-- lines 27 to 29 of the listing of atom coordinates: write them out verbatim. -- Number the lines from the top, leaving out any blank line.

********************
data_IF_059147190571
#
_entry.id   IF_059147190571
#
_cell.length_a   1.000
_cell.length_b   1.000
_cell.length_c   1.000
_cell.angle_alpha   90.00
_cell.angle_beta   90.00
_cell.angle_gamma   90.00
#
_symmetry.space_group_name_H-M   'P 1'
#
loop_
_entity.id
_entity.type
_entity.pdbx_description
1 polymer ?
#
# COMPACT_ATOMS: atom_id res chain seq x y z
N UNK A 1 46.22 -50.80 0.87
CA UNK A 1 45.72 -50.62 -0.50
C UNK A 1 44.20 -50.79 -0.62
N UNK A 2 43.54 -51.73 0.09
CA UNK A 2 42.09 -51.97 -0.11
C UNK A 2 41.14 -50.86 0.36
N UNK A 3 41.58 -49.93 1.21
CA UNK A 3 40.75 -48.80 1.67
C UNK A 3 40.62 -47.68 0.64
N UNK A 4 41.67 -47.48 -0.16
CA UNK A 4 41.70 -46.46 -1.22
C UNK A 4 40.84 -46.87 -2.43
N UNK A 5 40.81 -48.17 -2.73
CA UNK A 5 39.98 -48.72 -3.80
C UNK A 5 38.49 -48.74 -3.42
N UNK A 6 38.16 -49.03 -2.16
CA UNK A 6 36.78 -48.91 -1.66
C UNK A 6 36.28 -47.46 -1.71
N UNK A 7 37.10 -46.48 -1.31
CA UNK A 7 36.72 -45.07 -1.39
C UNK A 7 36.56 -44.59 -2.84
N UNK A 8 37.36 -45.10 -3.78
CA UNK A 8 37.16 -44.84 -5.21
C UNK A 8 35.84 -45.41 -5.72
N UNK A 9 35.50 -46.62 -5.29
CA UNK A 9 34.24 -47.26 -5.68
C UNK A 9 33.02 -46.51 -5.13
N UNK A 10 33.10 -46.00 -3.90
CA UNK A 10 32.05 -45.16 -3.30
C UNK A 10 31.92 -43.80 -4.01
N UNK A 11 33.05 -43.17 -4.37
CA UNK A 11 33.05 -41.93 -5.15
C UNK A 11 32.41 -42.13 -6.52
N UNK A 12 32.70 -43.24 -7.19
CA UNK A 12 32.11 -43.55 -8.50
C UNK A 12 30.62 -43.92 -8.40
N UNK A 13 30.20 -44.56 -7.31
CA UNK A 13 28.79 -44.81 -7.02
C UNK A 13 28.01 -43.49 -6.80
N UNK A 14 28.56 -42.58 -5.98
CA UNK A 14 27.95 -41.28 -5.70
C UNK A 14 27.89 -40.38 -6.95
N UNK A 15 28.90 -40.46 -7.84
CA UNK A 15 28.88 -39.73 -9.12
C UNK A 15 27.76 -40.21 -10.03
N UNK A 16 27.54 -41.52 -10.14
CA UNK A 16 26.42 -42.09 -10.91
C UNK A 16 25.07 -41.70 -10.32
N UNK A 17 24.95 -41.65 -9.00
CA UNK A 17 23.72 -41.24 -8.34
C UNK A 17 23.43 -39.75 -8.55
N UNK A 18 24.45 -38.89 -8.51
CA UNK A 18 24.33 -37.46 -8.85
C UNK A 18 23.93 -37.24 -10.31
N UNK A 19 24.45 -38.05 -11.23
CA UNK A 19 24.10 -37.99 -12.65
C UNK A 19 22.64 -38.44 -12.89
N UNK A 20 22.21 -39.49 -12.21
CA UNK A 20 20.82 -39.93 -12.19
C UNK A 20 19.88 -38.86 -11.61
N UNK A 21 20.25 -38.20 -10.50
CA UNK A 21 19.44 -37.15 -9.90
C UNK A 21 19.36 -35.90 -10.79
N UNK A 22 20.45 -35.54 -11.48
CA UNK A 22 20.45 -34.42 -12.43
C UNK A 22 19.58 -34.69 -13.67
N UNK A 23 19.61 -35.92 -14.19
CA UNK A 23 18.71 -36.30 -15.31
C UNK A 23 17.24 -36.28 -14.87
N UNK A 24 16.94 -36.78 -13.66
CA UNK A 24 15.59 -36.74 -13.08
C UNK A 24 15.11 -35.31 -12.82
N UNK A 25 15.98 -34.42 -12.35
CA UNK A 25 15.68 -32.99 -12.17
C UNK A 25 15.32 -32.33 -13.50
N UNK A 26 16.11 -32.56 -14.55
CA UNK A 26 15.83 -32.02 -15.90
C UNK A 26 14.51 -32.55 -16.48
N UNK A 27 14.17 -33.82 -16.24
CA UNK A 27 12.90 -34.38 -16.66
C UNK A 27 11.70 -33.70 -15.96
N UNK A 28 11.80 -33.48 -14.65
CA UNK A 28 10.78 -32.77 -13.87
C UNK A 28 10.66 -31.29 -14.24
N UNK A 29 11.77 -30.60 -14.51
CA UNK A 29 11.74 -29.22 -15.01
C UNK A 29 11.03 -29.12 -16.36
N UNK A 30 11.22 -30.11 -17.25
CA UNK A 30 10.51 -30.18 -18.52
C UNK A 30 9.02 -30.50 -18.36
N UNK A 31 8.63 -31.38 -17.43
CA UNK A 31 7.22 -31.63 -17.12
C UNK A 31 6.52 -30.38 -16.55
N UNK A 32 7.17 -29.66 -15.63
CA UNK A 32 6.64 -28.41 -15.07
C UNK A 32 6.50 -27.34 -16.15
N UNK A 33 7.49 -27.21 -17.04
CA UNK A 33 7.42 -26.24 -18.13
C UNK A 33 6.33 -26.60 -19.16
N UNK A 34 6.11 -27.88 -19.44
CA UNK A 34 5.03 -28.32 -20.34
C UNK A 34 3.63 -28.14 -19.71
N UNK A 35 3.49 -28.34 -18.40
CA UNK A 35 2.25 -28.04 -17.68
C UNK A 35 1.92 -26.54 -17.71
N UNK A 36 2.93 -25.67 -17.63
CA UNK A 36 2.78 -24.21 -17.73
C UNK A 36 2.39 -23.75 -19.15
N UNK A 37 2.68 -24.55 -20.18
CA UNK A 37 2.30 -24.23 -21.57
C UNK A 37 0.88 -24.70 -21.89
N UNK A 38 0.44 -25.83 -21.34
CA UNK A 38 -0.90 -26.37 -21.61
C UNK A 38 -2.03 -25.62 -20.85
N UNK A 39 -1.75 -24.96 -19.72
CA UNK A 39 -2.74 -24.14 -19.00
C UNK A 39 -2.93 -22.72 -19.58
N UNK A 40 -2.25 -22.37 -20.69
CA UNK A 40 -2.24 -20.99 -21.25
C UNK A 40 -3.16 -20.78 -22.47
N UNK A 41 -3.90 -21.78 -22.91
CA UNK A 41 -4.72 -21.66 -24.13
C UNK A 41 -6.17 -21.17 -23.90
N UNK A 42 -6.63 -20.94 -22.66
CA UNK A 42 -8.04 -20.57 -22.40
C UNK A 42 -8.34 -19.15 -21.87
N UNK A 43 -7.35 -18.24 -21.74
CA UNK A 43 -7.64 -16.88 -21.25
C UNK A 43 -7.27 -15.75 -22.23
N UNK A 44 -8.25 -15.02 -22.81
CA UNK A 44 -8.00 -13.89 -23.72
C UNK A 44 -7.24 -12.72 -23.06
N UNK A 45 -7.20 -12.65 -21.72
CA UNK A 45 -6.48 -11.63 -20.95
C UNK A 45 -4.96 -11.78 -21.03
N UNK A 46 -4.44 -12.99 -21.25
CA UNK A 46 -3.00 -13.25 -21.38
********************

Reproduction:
N UNK A 3 41.58 -49.93 1.21
CA UNK A 3 40.75 -48.80 1.67
C UNK A 3 40.62 -47.68 0.64